Weather! After a rainy Monday, clear skies ahead

An approaching cold front will keep Monday a little cloudy and damp, but another round of high pressure keeps skies clear for the middle of the week.

Let’s start with this weekend’s northeast snowstorm. This image, taken at 2am Sunday, shows the current depth of the snowpack across the US.

The nor’easter that brought snow from the Virginias to Maine is responsible for 11 deaths, and cut power to over 3 million people. It is estimated that it may take up to a week to restore power in some of the hardest-hit areas. Had this storm come in November or December instead of October, it’s likely that the southern extent of the snow would have extended farther south, and snow totals may have been several inches higher in DC, Maryland and Virginia.

An area of high pressure set over the Delmarva is moving out to sea overnight tonight, as an area of low pressure moves into the northeast and tows a cold front across the mid-Atlantic. Cloudcover has already increased some tonight, and will continue to increase as the front approaches. High temperatures will make it into the mid 50s Monday afternoon. We’ll see a chance of showers this afternoon and evening in advance of the front, which will quickly taper off once the system passes through. Temperatures will fall into the mid 40s overnight.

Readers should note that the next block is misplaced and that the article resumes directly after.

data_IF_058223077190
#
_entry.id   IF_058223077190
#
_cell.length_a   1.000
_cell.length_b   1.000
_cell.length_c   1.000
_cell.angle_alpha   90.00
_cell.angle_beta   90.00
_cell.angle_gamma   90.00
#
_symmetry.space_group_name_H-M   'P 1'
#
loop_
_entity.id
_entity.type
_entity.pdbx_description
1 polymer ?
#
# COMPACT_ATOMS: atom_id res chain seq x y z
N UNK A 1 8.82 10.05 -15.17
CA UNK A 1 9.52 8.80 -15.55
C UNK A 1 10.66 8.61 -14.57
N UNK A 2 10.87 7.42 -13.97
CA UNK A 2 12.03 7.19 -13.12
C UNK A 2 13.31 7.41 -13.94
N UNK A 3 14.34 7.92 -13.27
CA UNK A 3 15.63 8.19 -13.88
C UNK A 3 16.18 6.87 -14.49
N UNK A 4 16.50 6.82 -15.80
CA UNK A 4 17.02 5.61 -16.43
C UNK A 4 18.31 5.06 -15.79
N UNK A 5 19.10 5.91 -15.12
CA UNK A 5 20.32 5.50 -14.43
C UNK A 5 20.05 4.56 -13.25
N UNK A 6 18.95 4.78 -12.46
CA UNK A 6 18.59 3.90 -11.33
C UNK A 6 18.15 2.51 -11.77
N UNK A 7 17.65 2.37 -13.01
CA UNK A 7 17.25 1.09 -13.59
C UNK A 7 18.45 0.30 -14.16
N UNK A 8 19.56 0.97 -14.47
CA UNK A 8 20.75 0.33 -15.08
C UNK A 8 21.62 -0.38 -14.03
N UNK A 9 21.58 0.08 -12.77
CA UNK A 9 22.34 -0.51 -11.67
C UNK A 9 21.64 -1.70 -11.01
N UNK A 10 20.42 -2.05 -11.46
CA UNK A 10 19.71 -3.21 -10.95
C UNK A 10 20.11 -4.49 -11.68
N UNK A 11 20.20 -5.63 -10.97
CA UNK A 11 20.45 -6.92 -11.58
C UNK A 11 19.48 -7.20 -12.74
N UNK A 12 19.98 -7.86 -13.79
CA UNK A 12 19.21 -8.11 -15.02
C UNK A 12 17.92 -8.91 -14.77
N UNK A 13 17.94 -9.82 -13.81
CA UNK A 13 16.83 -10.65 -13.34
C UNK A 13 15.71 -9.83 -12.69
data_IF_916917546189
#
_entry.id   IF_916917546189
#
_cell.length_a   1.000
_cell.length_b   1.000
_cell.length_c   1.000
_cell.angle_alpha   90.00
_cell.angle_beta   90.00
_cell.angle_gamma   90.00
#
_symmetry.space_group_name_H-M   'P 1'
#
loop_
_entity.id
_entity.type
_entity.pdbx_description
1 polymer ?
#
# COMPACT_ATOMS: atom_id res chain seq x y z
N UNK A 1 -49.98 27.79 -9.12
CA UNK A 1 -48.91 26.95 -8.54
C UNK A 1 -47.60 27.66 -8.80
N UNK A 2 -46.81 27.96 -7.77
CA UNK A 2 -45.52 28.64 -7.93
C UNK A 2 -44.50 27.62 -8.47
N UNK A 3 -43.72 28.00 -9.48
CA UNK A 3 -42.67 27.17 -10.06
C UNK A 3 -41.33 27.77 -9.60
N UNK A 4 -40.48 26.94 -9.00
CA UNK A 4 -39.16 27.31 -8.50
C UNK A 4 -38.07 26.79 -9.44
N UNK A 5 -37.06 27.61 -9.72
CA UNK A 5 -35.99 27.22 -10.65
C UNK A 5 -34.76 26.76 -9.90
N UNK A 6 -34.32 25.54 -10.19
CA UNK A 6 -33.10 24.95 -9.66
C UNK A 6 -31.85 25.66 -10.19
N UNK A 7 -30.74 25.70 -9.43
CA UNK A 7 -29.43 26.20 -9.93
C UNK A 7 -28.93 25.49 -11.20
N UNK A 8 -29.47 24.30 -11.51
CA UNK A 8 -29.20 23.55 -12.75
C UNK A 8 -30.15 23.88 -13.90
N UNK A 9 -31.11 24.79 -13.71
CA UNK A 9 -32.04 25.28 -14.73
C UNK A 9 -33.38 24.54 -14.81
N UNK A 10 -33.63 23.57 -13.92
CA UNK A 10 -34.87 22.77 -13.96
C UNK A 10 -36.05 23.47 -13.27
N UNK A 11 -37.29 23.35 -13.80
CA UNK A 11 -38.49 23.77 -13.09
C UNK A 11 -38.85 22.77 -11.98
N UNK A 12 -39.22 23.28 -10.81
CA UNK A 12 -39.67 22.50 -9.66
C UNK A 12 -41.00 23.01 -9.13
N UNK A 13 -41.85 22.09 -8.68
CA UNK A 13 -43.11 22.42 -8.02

High pressure moves back into the region on Tuesday, clearing out the clouds and giving us a much more pleasant day. Winds will pick up out of the north behind the low, gusting to 20 miles per hour at times during the afternoon. High temperatures will climb into the upper 50s, with overnight lows in the low 40s.

This ridge will stick around through the middle of the week, keeping skies clear and temperatures near 60 for most of the week. Our next frontal system will approach late Thursday or on Friday.

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Weather Dan

Dan Goff is now a two-time former Richmonder, having departed the River City yet again in favor of southwest Virginia, where he is working on degrees in geography and meteorology at Virginia Tech. Have a question about the weather or weather-related phenomena?

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